Vasishtha Guha is on the banks of the Ganga, in the midst of the sacred Himalayan Mountains. She is quiet flowing here, and takes a turn, making her more sacred. There is a streamlet running down into the Ganga here, forming a cascade right next to Mother Ganga. The cascade forms a little pool of water before it runs into the Ganga – the pool is blue and indescribably beautiful. The sounds you hear are that of the waterfall and the serene music of the Mother Ganga, against the eternal silence of the Himalayas.

The famed Vasishtha Guha here [Hindi, Gupha] is the cave where Sage Vasishtha is said to have meditated. My friends and I entered the cave and sat there silently for a while in meditation. One of my friends who sat in meditation in the cave with me on that occasion is today Swami Vasishthananda.

To continue with Leslie Kenton:
§ When you have found the place you like, sit for a moment quietly remembering as much about it as you can.
§ Now see what happens when you activate your senses.
§ What do you smell?
§ How does the air feel against your skin?
§ Sense the earth beneath your body. What is it like?
§ What do you see?
§ Are there any herbs or fruits or flowers around you?
§ What do you hear?
§ Is there any water there? If so, can you hear it?
§ Touch it?
§ Drink some of it if you like.
§ What does it feel like? Taste like?
§ Are there rocks nearby? If so, pick one up in your hand and feel the weight of it. Is it rough or smooth?
§ What is the atmosphere like? Is the sun shining? Is there mist? Rain? Feel it on your body. Let it penetrate your clothes.
§ Let yourself sink into the beauty that surrounds you.
§ In a very real sense this beauty is you. All that you see in this special place is part of you and you are part of it.
§ Are there any others there with you? Animals? People?

Another small aside from Kenton. After asking about other people there, she asks if there are nature spirits or angels there. I am not very comfortable with that. I know nature spirits are very much a part of Shamanism, and angels, part of western spiritual and religious traditions. And of course, we are talking of quantum leaps. And Kenton is suggesting the exercise in part “as a means of beginning to connect up ordinary reality and the mythic realms.” But still.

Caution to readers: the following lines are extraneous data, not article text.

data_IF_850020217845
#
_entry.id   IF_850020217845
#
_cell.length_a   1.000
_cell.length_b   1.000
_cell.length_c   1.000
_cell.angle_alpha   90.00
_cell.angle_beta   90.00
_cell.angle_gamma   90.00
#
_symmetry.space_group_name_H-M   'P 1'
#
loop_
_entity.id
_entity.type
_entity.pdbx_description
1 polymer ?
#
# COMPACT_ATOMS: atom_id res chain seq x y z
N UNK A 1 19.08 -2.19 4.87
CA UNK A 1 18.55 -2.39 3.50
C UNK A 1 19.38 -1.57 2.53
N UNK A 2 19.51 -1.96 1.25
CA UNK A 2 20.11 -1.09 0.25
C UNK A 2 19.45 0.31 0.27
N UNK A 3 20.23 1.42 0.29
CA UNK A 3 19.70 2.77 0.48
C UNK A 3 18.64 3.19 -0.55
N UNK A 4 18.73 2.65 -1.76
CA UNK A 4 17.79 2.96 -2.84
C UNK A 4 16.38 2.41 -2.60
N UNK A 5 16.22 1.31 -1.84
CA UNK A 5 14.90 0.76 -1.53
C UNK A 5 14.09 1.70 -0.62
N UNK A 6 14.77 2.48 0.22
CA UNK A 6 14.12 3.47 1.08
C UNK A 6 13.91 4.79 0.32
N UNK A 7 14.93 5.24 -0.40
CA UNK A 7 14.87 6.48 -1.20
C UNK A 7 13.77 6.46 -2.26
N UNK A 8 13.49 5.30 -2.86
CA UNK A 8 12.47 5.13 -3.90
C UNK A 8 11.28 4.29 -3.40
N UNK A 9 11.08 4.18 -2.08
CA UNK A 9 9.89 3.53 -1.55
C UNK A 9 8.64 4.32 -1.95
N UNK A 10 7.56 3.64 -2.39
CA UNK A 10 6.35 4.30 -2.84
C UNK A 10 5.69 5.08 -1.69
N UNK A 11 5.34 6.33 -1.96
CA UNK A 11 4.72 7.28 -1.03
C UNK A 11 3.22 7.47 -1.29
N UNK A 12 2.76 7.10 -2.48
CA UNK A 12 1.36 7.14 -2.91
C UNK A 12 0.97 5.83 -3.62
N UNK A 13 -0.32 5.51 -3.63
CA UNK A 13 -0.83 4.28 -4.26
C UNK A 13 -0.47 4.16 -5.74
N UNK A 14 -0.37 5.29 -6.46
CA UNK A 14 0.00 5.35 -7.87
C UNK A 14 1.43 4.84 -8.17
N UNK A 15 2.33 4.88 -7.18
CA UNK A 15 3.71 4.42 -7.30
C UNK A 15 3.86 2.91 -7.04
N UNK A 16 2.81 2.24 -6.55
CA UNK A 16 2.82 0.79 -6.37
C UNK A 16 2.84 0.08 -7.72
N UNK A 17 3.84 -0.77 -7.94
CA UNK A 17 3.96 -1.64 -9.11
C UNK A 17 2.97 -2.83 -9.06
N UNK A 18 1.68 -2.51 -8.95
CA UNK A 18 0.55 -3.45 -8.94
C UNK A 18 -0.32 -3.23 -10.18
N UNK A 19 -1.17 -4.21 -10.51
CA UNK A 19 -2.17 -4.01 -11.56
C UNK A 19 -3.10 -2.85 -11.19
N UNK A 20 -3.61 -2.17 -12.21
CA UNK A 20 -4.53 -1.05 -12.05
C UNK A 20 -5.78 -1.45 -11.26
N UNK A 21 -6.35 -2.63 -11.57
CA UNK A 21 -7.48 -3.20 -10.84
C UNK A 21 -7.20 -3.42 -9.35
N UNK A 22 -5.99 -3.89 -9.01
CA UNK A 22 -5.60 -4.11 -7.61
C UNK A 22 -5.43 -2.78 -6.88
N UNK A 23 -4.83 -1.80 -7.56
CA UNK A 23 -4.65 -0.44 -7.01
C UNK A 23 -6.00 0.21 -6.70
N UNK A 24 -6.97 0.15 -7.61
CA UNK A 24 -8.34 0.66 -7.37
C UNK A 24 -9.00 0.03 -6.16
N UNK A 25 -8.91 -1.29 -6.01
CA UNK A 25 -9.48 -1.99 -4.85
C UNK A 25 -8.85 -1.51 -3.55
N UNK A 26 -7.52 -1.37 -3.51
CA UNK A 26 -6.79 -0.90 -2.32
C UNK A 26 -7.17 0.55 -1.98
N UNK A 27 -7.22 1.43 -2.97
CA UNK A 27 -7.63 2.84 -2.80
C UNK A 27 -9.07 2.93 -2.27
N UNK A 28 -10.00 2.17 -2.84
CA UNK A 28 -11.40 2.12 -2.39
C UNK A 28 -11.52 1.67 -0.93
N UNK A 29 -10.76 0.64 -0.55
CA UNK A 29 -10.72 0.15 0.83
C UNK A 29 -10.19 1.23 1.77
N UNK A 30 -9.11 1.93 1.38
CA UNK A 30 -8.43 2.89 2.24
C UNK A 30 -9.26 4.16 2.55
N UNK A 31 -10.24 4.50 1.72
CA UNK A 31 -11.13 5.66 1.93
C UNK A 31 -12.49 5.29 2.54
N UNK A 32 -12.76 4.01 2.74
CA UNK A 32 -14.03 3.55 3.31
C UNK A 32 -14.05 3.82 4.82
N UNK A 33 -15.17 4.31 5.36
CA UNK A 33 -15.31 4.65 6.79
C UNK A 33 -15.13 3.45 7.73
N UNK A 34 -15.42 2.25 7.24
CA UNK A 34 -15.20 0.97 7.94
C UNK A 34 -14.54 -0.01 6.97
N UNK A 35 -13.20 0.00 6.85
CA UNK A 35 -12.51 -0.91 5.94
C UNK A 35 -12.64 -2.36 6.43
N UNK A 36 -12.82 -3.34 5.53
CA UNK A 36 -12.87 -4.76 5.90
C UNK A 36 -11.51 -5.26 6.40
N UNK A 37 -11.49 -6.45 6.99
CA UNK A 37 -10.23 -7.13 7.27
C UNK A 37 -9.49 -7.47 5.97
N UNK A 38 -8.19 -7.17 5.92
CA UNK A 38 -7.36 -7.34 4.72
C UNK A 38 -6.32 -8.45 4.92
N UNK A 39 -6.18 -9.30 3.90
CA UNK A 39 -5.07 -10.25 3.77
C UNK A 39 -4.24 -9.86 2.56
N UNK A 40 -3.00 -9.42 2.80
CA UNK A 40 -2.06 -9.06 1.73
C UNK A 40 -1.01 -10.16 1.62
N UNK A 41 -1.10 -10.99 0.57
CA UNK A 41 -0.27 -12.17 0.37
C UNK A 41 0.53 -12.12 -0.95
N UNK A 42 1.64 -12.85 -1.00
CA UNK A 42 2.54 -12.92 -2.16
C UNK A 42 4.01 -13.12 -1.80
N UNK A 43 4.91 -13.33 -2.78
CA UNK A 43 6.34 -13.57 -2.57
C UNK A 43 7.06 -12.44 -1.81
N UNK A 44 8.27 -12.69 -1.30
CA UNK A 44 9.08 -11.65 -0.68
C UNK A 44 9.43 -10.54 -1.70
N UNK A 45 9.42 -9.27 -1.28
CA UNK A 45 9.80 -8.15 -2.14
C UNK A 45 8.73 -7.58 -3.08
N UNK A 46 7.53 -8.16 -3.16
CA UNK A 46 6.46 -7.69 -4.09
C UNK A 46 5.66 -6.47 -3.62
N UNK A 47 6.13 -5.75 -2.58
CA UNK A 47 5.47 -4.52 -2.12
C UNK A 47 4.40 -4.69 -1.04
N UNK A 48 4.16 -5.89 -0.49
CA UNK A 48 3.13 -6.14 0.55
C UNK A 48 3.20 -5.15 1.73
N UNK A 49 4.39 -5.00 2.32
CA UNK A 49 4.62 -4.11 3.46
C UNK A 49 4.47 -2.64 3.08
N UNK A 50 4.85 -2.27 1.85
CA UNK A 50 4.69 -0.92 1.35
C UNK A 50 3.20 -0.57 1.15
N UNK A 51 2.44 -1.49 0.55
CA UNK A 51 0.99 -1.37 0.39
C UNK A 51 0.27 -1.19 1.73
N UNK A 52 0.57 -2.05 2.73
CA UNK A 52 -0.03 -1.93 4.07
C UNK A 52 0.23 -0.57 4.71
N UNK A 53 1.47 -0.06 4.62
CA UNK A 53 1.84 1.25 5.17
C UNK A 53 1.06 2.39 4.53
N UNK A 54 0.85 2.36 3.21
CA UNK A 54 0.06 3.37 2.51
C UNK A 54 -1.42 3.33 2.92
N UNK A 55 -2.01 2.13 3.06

Well, if you have no such discomfort, of course please go ahead and ask that question to yourself.

To continue again with the quantum leap:
§ Forget for a few minutes any concerns you may have about your day-to-day life. [Don’t worry, you can think about them again when you return from your sacred place if you want to.] For a moment, just let these things lift away from you. Allow the wind to carry them high into the sky and far away. Just get in your skin in your sacred place and breathe softly.
§ This place is yours and yours alone. You can return to it wherever you need help with an answer to a question, whenever you need healing, or clarity, renewal or refreshment.
§ Let yourself sense the energy of love that surrounds you. It is embedded within your very body by the beauty and the friendship that you take in.
§ When you are ready, give thanks for the friendship and the beauty around you and say goodbye for the moment to your inner sanctuary, knowing that you can return to it whenever you like. The more often you return the richer the experience will become and the more valuable will be the fits you will bring back for yourself and others.
§ Now, very gently, in your own time, open your eyes and come back into the room.


Simple and beautiful, isn’t it? Do give it a try. Leslie Kenton reminds us to take the phone off the hook for ten minutes before we enter the exercise. Yes, ten minutes is all it takes!

I have given this post the title Worshipping Carrots. What about worshipping carrots? Well, when I began this piece, my original idea was just to introduce Journey to Freedom and quote Kenton’s small piece called Carrot Worshippers from the book. Later I felt it will be more valuable if I spoke about the meditation, too. Yes, I have used the right word. Quantum Break 1 is a light meditation. And a wonderful way to begin the day with. Or to end it with. Or to get in touch with serenity any time of the day.

After writing this far, my feeling is it is better not to quote the passage about carrot worshippers here. It is something very meaningful written in light vein at the end of the book. Go for the book if you want to read it.

Journey to Freedom: 13 Quantum Leaps for the Soul is published by Thorsons, An imprint of HarperCollins Publishers. In India, Rupa and Co are the distributors.